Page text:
One Saturday last month, when I walked into the Saturday Course wearing my map jacket, the director brought up the idea that I should consider teaching a geography course. I was lukewarm to that idea, primarily because I couldn’t imagine how to make it interesting to fifth- and sixth-graders. The thought sat in the back of my mind during the morning and didn’t really go anywhere. Then, at lunch, we were talking about the new course suggestions that some of the kids had written on their evaluations; geography was mentioned again, as were languages. Perhaps this combo had been spurred by the very popular “Taste of Italy” course. In any case, a light bulb went on in my head. It has been years since I’ve taught anything that uses my extensive background and interest in linguistics, and I realized that it would combine wonderfully with geography. So I started thinking… How about this as a course for sixth-graders — just stream-of-consciousness, not yet a course description:

Each week this course would focus on an important language and/or region of the world. We will explore things like the geography of the region, names you should know, what languages are spoken where, and some characteristics of those languages. For example, one week might focus on China: what are its different ethnic groups…is Chinese a single language with many dialects?…do Chinese characters represent words or sounds? how do you pronounce Chinese transliteration (pinyin)?…how much of Asia does China take up?…is Tibet part of China…is Mongolia?…what’s China’s connection with Korea and Japan?…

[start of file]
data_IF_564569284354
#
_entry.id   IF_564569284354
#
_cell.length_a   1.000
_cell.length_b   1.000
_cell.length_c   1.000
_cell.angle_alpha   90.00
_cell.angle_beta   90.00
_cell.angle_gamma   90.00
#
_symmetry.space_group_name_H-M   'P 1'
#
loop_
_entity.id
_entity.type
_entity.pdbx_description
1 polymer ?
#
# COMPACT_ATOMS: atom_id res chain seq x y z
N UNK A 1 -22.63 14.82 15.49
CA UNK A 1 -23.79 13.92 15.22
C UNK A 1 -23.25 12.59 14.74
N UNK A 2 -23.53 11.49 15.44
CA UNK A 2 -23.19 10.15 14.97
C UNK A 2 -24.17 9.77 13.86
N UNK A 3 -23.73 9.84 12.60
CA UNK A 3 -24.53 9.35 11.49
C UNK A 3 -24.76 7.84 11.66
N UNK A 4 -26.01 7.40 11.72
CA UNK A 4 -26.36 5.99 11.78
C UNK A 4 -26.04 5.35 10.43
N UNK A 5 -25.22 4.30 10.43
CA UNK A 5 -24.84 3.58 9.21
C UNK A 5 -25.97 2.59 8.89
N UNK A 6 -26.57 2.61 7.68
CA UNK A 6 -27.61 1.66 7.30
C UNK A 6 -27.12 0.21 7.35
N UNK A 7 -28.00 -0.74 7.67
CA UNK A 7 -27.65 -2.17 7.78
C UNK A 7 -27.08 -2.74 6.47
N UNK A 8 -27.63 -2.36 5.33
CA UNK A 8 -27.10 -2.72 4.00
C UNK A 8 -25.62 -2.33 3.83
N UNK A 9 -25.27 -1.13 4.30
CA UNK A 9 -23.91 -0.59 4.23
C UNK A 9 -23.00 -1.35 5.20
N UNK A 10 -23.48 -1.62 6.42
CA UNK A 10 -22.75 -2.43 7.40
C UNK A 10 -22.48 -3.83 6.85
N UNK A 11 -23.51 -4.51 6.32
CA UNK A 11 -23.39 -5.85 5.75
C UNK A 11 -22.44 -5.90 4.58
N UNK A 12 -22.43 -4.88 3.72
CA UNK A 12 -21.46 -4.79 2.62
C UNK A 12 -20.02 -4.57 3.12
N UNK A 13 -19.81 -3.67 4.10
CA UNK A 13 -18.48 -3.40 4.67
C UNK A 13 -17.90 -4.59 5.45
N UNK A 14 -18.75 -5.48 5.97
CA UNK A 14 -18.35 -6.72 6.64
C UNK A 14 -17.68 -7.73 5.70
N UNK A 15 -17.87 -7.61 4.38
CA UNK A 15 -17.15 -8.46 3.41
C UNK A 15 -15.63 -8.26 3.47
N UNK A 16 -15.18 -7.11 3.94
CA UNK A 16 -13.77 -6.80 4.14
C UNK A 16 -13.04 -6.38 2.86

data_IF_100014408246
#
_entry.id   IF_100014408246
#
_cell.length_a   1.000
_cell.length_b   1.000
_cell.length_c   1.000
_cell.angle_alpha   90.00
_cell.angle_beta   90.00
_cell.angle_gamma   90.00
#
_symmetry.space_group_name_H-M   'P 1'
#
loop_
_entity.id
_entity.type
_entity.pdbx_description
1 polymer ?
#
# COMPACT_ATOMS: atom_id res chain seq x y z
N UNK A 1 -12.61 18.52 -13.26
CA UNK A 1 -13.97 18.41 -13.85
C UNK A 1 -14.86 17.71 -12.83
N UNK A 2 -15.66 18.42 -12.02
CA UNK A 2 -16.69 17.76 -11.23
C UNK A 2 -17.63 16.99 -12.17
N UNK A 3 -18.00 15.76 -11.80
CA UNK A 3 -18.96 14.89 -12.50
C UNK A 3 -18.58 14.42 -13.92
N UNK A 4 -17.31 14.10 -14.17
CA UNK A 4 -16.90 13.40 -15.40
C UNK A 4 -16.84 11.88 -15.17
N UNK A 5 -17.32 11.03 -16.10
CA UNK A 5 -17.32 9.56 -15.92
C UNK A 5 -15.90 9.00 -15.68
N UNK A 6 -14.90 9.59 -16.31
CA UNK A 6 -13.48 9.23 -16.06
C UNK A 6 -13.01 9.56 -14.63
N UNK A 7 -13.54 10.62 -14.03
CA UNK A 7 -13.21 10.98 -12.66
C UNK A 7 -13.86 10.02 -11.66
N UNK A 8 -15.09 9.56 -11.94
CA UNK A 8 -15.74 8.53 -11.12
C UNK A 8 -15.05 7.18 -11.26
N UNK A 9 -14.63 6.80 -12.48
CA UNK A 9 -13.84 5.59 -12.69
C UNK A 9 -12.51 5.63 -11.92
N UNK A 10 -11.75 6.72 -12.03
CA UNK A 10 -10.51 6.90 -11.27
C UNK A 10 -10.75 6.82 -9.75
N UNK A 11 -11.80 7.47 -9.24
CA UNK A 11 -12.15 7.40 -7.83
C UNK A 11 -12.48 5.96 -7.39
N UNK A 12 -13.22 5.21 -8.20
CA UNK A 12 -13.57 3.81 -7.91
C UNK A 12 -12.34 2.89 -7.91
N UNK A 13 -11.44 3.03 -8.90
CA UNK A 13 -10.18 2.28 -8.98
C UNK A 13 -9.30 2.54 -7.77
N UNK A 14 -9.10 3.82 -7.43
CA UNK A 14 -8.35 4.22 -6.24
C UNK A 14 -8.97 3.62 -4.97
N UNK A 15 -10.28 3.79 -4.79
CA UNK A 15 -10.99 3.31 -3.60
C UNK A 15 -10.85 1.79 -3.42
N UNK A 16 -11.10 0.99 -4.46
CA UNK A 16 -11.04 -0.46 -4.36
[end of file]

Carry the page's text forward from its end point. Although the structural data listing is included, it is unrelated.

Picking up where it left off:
Another week could focus on Iberia. Everyone knows that they speak Spanish in Spain…but kids won’t know about Catalan. How and why is it closer to French than to Spanish? Where else is it spoken? What about Galician — is it really just Portuguese? And why is Basque so utterly different from everything else? And where and why did Spanish and Portuguese spread around so much of the world?…Do they speak Spanish in all of Latin America?…And why is it called “Latin” America anyway?…

Another week could focus on the English-speaking world…why is English so widespread?…how does it vary in different English-speaking countries?…why do most of them border the sea?…what does English look like for a non-native speaker?… Then I’m thinking of the former Soviet Union one week, including a look at the enormous spread of the Turkic peoples into Central Asia and western China, and the Indian subcontinent for a fifth week (no particular order suggested yet). That would leave the last week for a pot-pourri, including the often-neglected Indonesia.

It would be interesting to see what prior knowledge kids come in with. For example, they probably know that China is the most populous country, but they probably don’t know that it’s more than 25% of the world’s population. And I’d bet that very few know that the U.S. has only 5% of the world’s people, or that India has more than three times our population. And surely none of them know that the aforementioned Indonesia has just about as many people as we do. Some interesting activities could include “guessing” quizzes, follow-up research, use of map pins, a “guess that language” activity….

This is obviously far too extensive for a six-week course as described, but it’s a good start.

Categories: Linguistics, Teaching & Learning